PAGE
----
A section of police officers stationed at the Nevis Division of the Royal St. Christopher and Nevis Police Force listen attentively at the New Year Celebration Service of the Royal St. Christopher and Nevis Police Force at the Charlestown Police Station’s Recreational Room Jan. 3.
Premier of Nevis the Honourable Mark Brantley delivers remarks at the New Year Celebration Service of the Royal St. Christopher and Nevis Police Force at the Charlestown Police Station’s Recreational Room Jan. 3.
A section of police officers stationed at the Nevis Division of the Royal St. Christopher and Nevis Police Force listen attentively at the New Year Celebration Service of the Royal St. Christopher and Nevis Police Force at the Charlestown Police Station’s Recreational Room Jan. 3.

Charlestown, Nevis – Premier of Nevis the Honourable Mark Brantley pledged his and the Nevis Island Administration’s (NIA) “genuine support in word and deed” for officers at the Nevis division of the Royal St. Christopher and Nevis Police Force (RSCNPF) to ensure that Nevis, and by extension St. Kitts and Nevis, remain the safest place to work, live and to do business.

Brantley delivered the brief remarks at his first engagement as premier at the annual New Year Celebration Service of the Royal St. Christopher and Nevis Police Force at the Charlestown Police Station’s Recreational Room Jan. 3.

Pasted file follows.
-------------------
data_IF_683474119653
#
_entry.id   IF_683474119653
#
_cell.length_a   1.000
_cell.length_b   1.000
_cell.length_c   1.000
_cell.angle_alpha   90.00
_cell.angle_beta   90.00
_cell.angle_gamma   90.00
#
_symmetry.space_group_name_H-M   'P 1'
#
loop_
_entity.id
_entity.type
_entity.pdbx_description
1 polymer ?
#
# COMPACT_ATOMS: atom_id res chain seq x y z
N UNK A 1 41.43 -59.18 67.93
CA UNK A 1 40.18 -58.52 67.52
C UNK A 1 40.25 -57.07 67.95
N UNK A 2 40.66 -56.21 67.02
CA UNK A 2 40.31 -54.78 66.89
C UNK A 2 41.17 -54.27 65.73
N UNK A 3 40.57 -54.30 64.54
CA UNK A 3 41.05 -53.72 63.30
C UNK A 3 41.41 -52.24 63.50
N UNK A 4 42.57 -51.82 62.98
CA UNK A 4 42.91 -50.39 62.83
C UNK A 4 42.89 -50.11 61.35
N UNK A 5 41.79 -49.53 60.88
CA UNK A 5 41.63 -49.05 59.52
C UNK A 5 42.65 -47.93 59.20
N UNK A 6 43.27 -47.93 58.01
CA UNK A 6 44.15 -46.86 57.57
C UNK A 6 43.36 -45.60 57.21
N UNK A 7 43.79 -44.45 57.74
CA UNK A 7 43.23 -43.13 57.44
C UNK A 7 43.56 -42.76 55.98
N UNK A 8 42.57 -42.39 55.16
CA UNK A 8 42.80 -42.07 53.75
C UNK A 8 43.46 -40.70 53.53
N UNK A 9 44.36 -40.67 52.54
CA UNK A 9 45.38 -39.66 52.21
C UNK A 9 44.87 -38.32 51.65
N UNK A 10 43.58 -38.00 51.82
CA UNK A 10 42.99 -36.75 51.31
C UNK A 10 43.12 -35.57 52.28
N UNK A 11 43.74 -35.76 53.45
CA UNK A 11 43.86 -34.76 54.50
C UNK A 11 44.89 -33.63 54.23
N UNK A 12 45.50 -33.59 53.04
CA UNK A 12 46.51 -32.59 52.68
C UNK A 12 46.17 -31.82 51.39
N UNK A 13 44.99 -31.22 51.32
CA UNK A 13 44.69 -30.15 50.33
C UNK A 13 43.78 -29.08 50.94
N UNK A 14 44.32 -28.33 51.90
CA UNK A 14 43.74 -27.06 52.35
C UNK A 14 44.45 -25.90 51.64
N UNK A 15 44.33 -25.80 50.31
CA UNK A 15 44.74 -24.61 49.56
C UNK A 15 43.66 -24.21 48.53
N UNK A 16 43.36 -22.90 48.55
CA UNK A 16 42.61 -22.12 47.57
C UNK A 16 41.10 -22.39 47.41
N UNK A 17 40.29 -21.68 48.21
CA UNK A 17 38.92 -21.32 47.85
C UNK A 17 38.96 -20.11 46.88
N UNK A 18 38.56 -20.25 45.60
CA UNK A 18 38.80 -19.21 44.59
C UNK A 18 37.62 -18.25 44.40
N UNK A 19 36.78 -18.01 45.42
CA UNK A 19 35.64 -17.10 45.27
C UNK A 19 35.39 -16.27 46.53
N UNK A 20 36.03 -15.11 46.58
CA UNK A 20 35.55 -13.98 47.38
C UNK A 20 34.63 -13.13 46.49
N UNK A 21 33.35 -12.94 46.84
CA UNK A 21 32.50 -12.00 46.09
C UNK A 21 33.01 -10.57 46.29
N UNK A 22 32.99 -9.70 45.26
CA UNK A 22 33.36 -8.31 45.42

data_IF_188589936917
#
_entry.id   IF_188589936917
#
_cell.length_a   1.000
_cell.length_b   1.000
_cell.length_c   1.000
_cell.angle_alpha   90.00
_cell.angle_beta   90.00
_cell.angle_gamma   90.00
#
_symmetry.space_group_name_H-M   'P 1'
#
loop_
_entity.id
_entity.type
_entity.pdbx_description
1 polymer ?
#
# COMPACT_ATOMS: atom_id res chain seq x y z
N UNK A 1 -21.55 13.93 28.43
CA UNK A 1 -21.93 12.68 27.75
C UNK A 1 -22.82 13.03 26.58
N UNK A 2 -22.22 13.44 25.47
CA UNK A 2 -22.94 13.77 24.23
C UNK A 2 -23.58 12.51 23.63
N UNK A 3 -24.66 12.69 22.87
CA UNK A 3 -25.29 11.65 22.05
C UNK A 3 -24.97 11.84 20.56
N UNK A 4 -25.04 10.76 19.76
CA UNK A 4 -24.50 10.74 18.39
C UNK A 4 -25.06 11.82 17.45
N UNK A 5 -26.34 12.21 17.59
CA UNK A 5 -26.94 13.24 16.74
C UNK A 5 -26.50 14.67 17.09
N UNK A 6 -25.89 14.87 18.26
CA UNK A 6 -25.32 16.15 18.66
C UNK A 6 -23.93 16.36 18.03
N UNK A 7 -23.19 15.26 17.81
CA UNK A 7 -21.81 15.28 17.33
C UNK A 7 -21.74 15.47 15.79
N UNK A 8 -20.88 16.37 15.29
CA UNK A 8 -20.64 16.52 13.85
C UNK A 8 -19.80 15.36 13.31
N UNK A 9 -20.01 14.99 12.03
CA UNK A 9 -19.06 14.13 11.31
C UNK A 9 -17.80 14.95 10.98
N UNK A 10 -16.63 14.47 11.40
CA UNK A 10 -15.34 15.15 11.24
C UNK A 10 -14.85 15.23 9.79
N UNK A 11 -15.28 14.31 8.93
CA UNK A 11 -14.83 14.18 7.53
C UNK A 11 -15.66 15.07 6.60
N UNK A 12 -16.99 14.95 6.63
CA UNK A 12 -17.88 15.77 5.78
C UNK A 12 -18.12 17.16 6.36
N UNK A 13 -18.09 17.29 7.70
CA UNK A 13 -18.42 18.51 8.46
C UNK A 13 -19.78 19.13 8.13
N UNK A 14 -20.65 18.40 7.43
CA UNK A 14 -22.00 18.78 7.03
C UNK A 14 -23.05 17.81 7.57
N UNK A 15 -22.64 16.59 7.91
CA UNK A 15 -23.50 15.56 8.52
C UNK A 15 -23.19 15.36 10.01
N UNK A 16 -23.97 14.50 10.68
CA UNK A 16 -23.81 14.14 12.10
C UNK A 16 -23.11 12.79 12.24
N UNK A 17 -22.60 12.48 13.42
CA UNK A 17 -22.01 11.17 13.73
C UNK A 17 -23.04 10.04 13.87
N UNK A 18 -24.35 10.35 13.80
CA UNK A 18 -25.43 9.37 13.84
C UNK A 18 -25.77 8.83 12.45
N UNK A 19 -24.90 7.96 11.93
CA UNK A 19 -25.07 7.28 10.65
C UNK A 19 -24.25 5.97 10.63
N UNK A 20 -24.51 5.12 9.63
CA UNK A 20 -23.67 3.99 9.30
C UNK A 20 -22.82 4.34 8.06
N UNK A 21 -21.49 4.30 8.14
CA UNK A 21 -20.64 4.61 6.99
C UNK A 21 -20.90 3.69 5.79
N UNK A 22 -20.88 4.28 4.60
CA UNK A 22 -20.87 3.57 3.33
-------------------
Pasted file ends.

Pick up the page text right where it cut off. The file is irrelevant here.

“My first outing and engagement as the premier is to pledge my commitment to the police that we will be a genuine partner,” he said. “We will ensure that we make things as comfortable as we can for you but we also ask that you give us the necessary effort that is required to ensure that St. Kitts and Nevis remains one of the safest places to live and work and to do business,” he said.

Brantley, who is also responsible for security on Nevis, express appreciation for the officers’ efforts, pointing out that many times they do not get their just due because of harsh public criticism and condemnation when things go wrong. He said in an age of social media – where everyone considers themselves “journalists;” with the conventional media – where the least thing happens, the suggestion is one in which the police are always wrong; and with the public, which very rarely sees the day-in, day-out efforts of the police, Brantley said the NIA would defend the police.

“I can tell you as premier, I will come to the defence of the police and the Nevis Island Administration will be there shoulder-to-shoulder with the police,” Brantley said. “I think we recognise and we understand and we accept that our development and the development not only of Nevis, but St. Kitts and Nevis, depends in large measure on the security forces getting it right. If you don’t get it right, it matters little. No other development, frankly, is possible because security is a precondition for meaningful and lasting development,” he said.

The premier explained that it makes little sense for the NIA to talk about the economy, education and healthcare unless the people feel safe in their homes, businesses, with children on the playgrounds, walking around the communities, going from community to community and being able to work in any community on the island. He said once that can be achieved, it is only then that the full potential of development for the island’s economy will be unleashed.

Among those present at the service were the Rev. Erickson Cumberbatch, police chaplain who delivered the invocation; featured speaker Pearlivan Wilkin; Divisional Officer Superintendent Trevor Mills; Commissioner of Police Ian Queeley; and senior officers of the RSCNPF.